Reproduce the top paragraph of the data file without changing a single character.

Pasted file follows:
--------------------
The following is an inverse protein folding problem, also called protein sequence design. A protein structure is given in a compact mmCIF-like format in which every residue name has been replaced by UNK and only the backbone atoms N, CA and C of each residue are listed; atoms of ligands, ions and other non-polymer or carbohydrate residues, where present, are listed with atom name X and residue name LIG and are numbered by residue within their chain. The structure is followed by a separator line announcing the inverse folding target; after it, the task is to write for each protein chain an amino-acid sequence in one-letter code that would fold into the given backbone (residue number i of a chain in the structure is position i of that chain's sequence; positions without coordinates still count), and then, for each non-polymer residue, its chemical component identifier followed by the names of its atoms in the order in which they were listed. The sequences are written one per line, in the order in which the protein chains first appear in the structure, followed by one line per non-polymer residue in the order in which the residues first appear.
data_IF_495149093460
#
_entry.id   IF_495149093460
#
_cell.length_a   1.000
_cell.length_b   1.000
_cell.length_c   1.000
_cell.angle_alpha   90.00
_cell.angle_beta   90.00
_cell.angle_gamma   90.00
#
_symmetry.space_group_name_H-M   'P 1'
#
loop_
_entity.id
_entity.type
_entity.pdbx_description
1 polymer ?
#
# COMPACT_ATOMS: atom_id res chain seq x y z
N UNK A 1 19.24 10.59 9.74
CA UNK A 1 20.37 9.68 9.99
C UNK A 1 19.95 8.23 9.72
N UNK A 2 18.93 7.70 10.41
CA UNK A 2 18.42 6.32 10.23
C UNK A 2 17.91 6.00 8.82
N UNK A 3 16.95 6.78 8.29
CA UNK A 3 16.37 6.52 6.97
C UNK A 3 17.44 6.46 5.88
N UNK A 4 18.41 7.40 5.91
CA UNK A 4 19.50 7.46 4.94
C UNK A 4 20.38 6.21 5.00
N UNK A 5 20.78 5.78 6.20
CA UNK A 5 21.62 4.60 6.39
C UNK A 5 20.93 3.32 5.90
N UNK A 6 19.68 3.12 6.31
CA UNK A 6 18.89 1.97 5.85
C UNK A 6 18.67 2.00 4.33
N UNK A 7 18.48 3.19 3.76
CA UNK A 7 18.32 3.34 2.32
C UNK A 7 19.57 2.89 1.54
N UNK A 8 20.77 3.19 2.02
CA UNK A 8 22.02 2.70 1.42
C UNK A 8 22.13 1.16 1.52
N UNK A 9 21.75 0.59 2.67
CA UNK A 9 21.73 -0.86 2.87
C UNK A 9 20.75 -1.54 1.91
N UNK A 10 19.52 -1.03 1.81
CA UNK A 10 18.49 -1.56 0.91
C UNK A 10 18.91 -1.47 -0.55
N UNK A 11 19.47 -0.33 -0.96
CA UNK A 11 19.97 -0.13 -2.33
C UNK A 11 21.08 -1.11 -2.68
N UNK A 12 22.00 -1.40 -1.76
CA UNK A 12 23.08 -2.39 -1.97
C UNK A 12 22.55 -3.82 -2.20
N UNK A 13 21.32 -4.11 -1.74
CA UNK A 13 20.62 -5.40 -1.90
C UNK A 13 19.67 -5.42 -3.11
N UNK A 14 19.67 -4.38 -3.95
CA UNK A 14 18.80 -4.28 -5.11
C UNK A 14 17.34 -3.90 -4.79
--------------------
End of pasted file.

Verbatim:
The following is an inverse protein folding problem, also called protein sequence design. A protein structure is given in a compact mmCIF-like format in which every residue name has been replaced by UNK and only the backbone atoms N, CA and C of each residue are listed; atoms of ligands, ions and other non-polymer or carbohydrate residues, where present, are listed with atom name X and residue name LIG and are numbered by residue within their chain. The structure is followed by a separator line announcing the inverse folding target; after it, the task is to write for each protein chain an amino-acid sequence in one-letter code that would fold into the given backbone (residue number i of a chain in the structure is position i of that chain's sequence; positions without coordinates still count), and then, for each non-polymer residue, its chemical component identifier followed by the names of its atoms in the order in which they were listed. The sequences are written one per line, in the order in which the protein chains first appear in the structure, followed by one line per non-polymer residue in the order in which the residues first appear.